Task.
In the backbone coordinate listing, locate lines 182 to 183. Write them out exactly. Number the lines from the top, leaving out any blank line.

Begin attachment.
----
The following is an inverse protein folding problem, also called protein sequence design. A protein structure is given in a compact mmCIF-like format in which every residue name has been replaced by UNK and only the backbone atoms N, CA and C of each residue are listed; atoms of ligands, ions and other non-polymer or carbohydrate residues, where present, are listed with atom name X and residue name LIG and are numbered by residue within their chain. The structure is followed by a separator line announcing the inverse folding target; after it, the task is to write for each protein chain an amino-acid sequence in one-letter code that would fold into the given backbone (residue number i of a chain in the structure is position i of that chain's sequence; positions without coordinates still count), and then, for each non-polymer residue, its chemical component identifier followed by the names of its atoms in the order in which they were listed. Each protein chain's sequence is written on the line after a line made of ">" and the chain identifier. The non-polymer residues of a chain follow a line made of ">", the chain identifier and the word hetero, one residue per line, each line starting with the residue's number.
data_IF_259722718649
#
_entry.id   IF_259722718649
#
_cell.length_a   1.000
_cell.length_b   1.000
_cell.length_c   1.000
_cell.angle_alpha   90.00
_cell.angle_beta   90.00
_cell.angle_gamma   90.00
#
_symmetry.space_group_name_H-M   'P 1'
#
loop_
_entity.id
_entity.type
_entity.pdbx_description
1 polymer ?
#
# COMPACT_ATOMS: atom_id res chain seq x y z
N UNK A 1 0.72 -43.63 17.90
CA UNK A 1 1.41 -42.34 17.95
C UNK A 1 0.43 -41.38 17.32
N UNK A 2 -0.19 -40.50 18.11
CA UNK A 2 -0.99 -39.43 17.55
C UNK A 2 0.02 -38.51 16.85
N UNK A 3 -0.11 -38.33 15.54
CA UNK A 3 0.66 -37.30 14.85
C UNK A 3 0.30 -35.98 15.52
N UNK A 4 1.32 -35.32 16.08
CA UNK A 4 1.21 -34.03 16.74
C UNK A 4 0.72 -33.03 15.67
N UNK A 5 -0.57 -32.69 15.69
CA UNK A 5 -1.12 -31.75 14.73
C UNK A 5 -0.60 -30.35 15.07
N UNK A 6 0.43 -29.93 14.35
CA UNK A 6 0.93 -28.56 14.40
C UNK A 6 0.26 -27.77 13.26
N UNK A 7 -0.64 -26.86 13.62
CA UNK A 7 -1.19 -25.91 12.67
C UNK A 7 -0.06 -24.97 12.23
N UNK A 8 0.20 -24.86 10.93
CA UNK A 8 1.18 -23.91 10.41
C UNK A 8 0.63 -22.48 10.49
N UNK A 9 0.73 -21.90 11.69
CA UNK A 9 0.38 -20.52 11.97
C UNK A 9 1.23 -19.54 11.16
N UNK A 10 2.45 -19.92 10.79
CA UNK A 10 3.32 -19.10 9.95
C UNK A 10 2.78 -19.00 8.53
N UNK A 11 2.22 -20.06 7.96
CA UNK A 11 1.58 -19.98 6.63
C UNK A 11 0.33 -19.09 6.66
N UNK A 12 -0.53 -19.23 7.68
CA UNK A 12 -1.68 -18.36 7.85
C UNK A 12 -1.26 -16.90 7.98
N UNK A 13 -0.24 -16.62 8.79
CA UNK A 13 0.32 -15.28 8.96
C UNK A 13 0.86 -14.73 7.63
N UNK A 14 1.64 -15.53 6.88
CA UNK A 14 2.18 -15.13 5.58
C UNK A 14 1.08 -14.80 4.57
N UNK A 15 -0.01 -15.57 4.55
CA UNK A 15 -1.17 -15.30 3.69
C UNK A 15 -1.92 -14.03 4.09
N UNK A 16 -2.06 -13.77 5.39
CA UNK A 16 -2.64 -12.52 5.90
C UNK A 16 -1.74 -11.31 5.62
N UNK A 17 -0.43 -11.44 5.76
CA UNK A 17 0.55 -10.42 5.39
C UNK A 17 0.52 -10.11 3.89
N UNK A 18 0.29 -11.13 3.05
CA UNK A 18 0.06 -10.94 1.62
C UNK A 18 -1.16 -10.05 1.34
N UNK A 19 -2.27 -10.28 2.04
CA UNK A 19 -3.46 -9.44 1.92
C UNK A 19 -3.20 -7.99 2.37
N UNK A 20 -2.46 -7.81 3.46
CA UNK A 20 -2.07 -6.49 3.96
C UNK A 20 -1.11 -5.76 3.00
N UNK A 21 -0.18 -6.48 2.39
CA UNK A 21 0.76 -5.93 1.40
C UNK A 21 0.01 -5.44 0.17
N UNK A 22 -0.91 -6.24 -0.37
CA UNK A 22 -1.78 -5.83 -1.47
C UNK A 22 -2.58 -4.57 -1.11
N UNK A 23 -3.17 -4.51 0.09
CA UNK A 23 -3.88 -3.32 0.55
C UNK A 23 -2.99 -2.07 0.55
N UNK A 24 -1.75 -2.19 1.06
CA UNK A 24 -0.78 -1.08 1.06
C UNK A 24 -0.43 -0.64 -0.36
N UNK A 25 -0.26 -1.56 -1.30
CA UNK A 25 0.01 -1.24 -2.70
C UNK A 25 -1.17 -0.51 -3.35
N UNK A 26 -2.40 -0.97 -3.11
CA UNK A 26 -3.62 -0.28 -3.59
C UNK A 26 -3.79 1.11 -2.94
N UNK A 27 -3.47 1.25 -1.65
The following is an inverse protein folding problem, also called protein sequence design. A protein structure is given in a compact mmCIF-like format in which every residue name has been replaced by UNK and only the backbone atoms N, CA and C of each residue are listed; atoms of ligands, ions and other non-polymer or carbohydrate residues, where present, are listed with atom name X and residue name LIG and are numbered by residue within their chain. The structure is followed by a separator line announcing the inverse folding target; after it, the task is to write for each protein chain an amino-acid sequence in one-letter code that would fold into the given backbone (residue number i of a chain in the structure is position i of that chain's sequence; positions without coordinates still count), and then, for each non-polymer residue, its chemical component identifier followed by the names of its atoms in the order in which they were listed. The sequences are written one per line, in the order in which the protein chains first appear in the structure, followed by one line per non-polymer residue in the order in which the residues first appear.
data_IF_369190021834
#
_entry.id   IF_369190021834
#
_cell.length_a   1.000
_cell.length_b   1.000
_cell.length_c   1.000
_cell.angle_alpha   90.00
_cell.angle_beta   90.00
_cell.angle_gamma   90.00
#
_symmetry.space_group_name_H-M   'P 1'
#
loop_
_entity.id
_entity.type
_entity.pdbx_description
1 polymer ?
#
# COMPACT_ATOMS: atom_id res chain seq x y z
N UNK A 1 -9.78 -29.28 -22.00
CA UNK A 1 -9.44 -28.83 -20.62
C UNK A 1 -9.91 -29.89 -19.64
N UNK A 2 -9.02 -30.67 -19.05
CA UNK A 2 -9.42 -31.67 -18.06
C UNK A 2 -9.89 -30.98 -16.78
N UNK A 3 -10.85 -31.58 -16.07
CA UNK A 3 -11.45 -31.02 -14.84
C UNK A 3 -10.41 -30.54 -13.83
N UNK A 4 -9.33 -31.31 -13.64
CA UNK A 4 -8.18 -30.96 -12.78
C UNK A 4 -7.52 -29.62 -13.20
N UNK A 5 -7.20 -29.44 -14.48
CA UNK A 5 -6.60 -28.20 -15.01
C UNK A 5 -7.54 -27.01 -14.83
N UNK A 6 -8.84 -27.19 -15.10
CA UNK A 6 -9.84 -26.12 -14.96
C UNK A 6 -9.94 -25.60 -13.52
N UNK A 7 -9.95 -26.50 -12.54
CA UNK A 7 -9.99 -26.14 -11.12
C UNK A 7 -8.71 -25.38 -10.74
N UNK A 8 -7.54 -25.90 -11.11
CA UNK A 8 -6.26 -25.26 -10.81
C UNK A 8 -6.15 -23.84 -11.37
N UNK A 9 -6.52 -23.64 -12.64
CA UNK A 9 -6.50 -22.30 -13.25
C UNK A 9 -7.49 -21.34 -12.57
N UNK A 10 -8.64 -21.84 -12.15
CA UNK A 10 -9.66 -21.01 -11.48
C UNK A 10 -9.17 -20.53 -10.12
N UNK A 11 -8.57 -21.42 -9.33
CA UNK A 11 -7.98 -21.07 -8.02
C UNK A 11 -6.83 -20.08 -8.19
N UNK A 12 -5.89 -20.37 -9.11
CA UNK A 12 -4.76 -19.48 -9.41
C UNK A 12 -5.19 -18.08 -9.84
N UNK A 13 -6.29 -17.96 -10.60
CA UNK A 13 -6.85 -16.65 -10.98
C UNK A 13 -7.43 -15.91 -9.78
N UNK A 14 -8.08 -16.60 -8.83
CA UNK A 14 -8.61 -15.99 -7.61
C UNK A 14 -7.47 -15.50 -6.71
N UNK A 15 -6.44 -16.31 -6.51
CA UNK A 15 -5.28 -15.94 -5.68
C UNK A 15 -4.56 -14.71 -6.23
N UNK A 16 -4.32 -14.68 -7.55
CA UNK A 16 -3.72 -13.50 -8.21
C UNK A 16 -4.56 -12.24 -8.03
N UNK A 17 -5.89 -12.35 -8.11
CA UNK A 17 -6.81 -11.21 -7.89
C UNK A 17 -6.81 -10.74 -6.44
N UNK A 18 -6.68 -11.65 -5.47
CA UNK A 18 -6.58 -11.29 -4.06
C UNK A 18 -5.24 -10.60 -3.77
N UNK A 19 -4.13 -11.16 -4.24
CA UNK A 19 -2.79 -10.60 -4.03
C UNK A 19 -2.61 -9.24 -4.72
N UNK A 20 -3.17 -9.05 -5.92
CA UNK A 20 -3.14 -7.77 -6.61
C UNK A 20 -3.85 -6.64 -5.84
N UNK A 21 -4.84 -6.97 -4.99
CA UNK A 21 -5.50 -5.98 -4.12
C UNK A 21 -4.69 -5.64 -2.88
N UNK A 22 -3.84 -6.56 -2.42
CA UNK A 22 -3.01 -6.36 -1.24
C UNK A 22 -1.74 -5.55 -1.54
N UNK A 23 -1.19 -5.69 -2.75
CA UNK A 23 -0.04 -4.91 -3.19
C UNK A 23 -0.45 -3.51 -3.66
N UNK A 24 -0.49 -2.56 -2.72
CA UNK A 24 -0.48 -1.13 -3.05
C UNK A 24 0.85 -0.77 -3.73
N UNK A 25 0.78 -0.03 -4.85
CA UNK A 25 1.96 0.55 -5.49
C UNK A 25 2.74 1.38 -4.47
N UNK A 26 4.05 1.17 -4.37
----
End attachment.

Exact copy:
N UNK A 21 -4.84 -6.97 -4.99
CA UNK A 21 -5.50 -5.98 -4.12